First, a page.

THE INFLUENCE OF MEMBERS’ INCOME AND CONDUCT OF SACCOS IN THE RELATIONSHIP BETWEEN CHARACTERISTICS AND EFFICIENCY OF SACCOS IN KENYA

Citation:
MWANGI MIRIE. THE INFLUENCE OF MEMBERS’ INCOME AND CONDUCT OF SACCOS IN THE RELATIONSHIP BETWEEN CHARACTERISTICS AND EFFICIENCY OF SACCOS IN KENYA .; 2014.

Abstract:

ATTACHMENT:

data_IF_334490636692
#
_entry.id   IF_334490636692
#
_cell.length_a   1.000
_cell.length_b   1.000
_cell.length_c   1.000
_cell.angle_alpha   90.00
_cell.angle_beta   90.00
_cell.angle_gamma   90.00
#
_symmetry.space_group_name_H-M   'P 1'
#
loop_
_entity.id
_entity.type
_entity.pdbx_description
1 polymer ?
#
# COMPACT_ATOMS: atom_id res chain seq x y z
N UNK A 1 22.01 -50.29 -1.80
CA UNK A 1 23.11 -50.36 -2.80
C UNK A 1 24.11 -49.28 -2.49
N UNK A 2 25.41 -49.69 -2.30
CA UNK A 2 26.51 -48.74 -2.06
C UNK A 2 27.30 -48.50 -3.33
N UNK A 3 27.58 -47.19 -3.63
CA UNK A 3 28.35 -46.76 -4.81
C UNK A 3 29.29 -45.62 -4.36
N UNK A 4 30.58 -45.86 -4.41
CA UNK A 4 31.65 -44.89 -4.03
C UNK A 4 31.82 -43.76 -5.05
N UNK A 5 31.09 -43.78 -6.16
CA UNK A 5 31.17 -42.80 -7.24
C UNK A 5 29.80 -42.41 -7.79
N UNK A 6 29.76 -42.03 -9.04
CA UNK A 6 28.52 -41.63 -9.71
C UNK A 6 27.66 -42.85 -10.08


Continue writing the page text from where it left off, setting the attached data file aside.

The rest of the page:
Efficiency of SACCOs is affected by various characteristics such as size, age, bond of association, adoption of technology and managerial competency. The relationship can be influenced by appropriate moderating and intervening variables. This study therefore sought to establish how members’ income and conduct of SACCOs affects the relationship between characteristics and efficiency of SACCOs in Kenya. The specific objectives were to determine the relationship between SACCO characteristics and efficiency; establish the moderating influence of the income of members in the relationship between characteristics and efficiency; and determine the intervening influence of conduct in the relationship between characteristics and efficiency. The study targeted all SACCOs that are regulated by SASRA for the period 2009 - 2013. DEA was used to compute efficiency with inputs being member deposits and borrowings; interest/dividend on member deposits and cost of borrowings; staff costs; and other operating expenses (such as rent payable, communication costs, office consumables). Outputs were loans to members and other earning assets (such as interest yielding bank deposits, treasury bills and bonds; investment in rental property; and shares); interest income; and other income (includes interest from bank deposits, treasury bills and bonds; rent from investment property; dividends from shares; money transfer and withdrawal charges). Multiple regression analysis between efficiency, characteristics and conduct was carried out. The study findings were that characteristics (specifically size and age) have a significant positive effect on efficiency of SACCOs and this relationship (for size only) is moderated by the income of members. Increase in size results in improved efficiency and, the older the SACCO the higher the efficiency. The higher the income of members, the stronger the relationship between size and efficiency. Efficiency was negatively related to strength of bond of association, possibly because weakening of the bond would be associated with increase in size, which contributes to increased efficiency. Adoption of technology had a negative relationship with efficiency, with a probable reason being low levels of computerisation of the SACCOs. Managerial competency was not significantly related to efficiency. This might be due to that SACCOs are not very complex entities and therefore the cost of additional competency may not yield payoffs that are greater than the extra expense. The main academic contribution of the study is the finding that income of members moderates the characteristics-efficiency relationship. This means that the results of empirical investigations of the relationship between size and efficiency are improved if the analysis is carried out separately for entities falling in different member income strata. Stratification would not improve the relationship between efficiency and age, bond of association, managerial competency and adoption of technology. Conduct of SACCO was found not to be a significant intervening variable between characteristics and efficiency. The study recommends policy interventions geared towards nurturing existing SACCOs with a view to increasing their size. This can be through setting a minimum size threshold that would necessitate existing SACCOs to merge and making it difficult for new ones to be established. Members and managers should on their own volition also pursue the increase in size strategy, through recruitment of more members or even merging with other SACCOs.

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